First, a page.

The cucumber beds have been cleared of cucumber plants, as these have succumbed to diseases and the beds have been amended with compost and this has been turned in and watered. Fall vegetables will be planted in these in the near future.

The strawberry beds have been thinned of extra runners so the plants won’t be too crowded. If you don’t have strawberry plants in your garden and think you don’t have room for them this is one of the plants that does well in containers. You can plant them now or wait until spring. It is a lot of fun to go out and pick strawberries to put on your cereal in the mornings or just to eat out of hand.

If you get a chance to come by the garden, check out the watermelons that are growing vertically (on supports). Very fun way to grow them if you are short on space but love watermelons.

In the ornamental gardens our giant pampas grass (Cortaderia selloana) is “blooming” as is the Ruby grass. the Golden Rod (Solidago) is just beginning to show its color (although the wild Golden Rod has been blooming for a week or so).

Be sure and weed your garden beds and keep cutting back the spent flowers to keep the plants blooming and to keep your garden looking neat.

Happy Gardening and if you have any questions about this information, or any gardening questions, please contact the Master Gardeners at the Master Gardener “Help Desk” at 703-771-5150 or email us at ex107mg@vt.edu .

The Fall edition of the Trumpet Vine newsletter is in the works.  If you are interested in subscribing, send a note containing your email to the Help Desk email, and we’ll add you to the list!  Due to budget constraints, we only send out this publication via email.  You will also receive the above gardening advice as well.

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Weekly Dining Round-up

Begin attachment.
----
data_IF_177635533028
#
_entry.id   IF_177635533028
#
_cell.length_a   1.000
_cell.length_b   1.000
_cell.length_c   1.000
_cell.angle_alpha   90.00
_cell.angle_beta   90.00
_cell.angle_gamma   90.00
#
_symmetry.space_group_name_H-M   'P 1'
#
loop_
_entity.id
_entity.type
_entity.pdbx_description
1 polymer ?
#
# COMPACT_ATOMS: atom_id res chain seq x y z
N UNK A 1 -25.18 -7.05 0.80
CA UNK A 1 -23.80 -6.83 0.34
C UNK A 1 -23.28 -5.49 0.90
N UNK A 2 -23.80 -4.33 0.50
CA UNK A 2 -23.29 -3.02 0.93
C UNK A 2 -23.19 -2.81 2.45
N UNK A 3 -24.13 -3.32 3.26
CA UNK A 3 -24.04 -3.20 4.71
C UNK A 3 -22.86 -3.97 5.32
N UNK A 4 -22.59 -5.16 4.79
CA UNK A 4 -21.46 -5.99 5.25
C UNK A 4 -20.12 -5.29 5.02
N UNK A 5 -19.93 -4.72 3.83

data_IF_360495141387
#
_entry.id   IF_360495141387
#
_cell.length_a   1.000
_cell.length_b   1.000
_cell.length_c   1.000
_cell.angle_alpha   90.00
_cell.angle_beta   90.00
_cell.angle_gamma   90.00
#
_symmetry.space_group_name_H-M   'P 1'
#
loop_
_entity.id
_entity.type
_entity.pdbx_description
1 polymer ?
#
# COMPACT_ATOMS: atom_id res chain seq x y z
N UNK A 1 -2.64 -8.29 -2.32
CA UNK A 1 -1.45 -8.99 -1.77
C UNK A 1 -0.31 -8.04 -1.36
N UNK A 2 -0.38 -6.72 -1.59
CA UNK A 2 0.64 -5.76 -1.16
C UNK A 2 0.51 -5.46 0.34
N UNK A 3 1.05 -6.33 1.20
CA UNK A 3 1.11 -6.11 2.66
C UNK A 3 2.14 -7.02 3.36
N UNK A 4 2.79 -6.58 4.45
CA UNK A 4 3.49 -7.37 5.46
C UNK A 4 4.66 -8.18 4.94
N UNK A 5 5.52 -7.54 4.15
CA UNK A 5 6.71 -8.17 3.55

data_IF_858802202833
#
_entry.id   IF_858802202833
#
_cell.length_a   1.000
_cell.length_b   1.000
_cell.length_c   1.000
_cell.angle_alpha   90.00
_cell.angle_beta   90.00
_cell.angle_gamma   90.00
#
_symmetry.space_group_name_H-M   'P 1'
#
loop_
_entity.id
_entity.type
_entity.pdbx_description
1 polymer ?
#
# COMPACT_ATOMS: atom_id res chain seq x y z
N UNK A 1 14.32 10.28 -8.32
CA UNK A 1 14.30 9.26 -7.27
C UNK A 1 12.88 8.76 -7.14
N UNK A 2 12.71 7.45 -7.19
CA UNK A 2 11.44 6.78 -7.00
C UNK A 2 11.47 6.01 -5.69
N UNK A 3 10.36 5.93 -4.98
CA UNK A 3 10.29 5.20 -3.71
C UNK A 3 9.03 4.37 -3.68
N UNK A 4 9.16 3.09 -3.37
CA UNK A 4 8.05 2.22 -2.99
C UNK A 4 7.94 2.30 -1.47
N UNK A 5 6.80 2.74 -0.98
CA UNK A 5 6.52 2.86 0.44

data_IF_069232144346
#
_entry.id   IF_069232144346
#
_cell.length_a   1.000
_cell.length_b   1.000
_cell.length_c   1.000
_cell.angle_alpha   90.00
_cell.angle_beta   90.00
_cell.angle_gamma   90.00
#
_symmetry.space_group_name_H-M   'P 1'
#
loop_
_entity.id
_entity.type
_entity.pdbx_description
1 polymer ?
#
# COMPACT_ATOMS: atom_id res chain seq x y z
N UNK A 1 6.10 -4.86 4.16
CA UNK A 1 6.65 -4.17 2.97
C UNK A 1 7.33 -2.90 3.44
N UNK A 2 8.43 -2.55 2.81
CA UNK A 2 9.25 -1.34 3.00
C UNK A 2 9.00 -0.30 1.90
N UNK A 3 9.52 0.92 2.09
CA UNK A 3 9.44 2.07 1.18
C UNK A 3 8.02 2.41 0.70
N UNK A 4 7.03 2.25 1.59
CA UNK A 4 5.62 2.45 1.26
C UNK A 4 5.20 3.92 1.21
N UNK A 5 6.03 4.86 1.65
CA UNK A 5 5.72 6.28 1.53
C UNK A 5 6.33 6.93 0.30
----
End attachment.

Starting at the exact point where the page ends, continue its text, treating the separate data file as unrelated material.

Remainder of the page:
2009 August 29
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by Chuck Shotton

This week’s round-up starts with a visit to FedEx Field, where we sampled the culinary arts of the Redskins’ snack bars. This sublime dining experience started with an appetizer of nachos and cheese. Prepared counter-side, the cheese is expertly squeezed from a large foil pouch while you watch, ensuring its optimum freshness. While we would have preferred one of the little cups to hold the usual jalapeño pepper slices, no one was complaining about a double helping of the luscious cheese food product. The chips were as round as I have ever seen, and were slightly crunchy and lightly salted. Definitely a nice combination with the cheese.

Of course, no visit to Landover would be complete without sampling something deep-fat fried, so our selected entree was the chicken tenders and fries basket. The tenders actually lived up to their name, and were moist and juicy with a crispy batter that was slightly spicy. The black pepper of the batter was nicely matched by a dollop of Heinz Ketchup which was precisely dispensed by the large ketchup pumps nearby. The fries were reminiscent of those at Five Guys (see the review below), and clearly were taking advantage of SysCo’s best battered fry recipe.

We washed it all down with two bottles of vintage 2009 Dasani water. Appetizer and dinner with beverages came in at just over the Redskin’s final score (24-27) at $25.

All joking aside, lunch earlier this week at Five Guys in Chantilly was actually quite enjoyable in comparison to the snack bar. For those who aren’t yet initiated into the cult of Five Guys, they make what are arguably the best hamburgers and fries on the planet. I chose the cheeseburger with the classic lettuce/tomato/mayo toppings and a Coke. Everything is made to order and stuffed in a brown paper sack, with the fries dumped in on top.

Five Guys makes double patty burgers by default, so if you’re not feeling too hungry, you should make sure to order the “Little” version instead. The meat is cooked medium well unless you ask for something different, and the burger is juicy. So don’t skip on the napkins! But the real secret of Five Guys is the fries. These are the classic, square-cut, deep-fried lovelies that every burger joint on the planet used to serve before some marketing person got the brilliant idea that we wanted our fries dunked in batter before cooking. A small order of fries is enough for 2, but I confess to finishing most of mine myself.

If you’re in that part of town and feel the need for an awesome burger, Five Guys will definitely fix you up. They’re located at 14421 Chantilly Crossing Lane, just southwest of the Rt. 50/28 intersection at the end of the strip mall. A burger, fries, and drink will set you back about $10, 1500 calories, and 20 minutes of guilty dining pleasure.